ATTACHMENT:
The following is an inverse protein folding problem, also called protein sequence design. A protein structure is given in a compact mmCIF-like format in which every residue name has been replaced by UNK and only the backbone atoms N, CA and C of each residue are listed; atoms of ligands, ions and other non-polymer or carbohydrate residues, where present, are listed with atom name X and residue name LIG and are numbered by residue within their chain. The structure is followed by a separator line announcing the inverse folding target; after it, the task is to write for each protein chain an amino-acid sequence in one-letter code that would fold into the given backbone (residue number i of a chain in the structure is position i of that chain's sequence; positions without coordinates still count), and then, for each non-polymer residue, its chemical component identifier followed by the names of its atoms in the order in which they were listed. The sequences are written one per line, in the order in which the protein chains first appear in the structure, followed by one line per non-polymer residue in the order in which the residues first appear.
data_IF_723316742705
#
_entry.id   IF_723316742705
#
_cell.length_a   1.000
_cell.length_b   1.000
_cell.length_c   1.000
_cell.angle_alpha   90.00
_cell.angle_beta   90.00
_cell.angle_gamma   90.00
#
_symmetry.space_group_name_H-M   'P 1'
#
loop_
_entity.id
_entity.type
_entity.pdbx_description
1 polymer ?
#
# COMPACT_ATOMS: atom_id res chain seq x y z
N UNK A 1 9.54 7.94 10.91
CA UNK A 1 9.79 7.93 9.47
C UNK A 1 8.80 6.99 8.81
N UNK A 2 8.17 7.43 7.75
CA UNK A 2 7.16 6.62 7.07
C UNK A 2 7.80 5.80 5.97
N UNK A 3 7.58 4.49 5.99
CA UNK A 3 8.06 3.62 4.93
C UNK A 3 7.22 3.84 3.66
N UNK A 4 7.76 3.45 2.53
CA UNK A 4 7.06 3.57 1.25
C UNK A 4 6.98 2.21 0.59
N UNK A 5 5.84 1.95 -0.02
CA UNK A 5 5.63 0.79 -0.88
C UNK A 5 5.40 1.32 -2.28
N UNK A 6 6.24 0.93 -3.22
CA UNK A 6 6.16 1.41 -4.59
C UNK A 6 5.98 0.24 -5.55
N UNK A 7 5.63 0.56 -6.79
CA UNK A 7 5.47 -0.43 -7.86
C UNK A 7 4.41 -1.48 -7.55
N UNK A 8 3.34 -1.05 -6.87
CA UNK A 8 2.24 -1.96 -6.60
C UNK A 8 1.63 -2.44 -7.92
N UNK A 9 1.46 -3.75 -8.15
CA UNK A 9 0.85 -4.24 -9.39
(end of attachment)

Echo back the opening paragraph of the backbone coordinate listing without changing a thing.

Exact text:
The following is an inverse protein folding problem, also called protein sequence design. A protein structure is given in a compact mmCIF-like format in which every residue name has been replaced by UNK and only the backbone atoms N, CA and C of each residue are listed; atoms of ligands, ions and other non-polymer or carbohydrate residues, where present, are listed with atom name X and residue name LIG and are numbered by residue within their chain. The structure is followed by a separator line announcing the inverse folding target; after it, the task is to write for each protein chain an amino-acid sequence in one-letter code that would fold into the given backbone (residue number i of a chain in the structure is position i of that chain's sequence; positions without coordinates still count), and then, for each non-polymer residue, its chemical component identifier followed by the names of its atoms in the order in which they were listed. The sequences are written one per line, in the order in which the protein chains first appear in the structure, followed by one line per non-polymer residue in the order in which the residues first appear.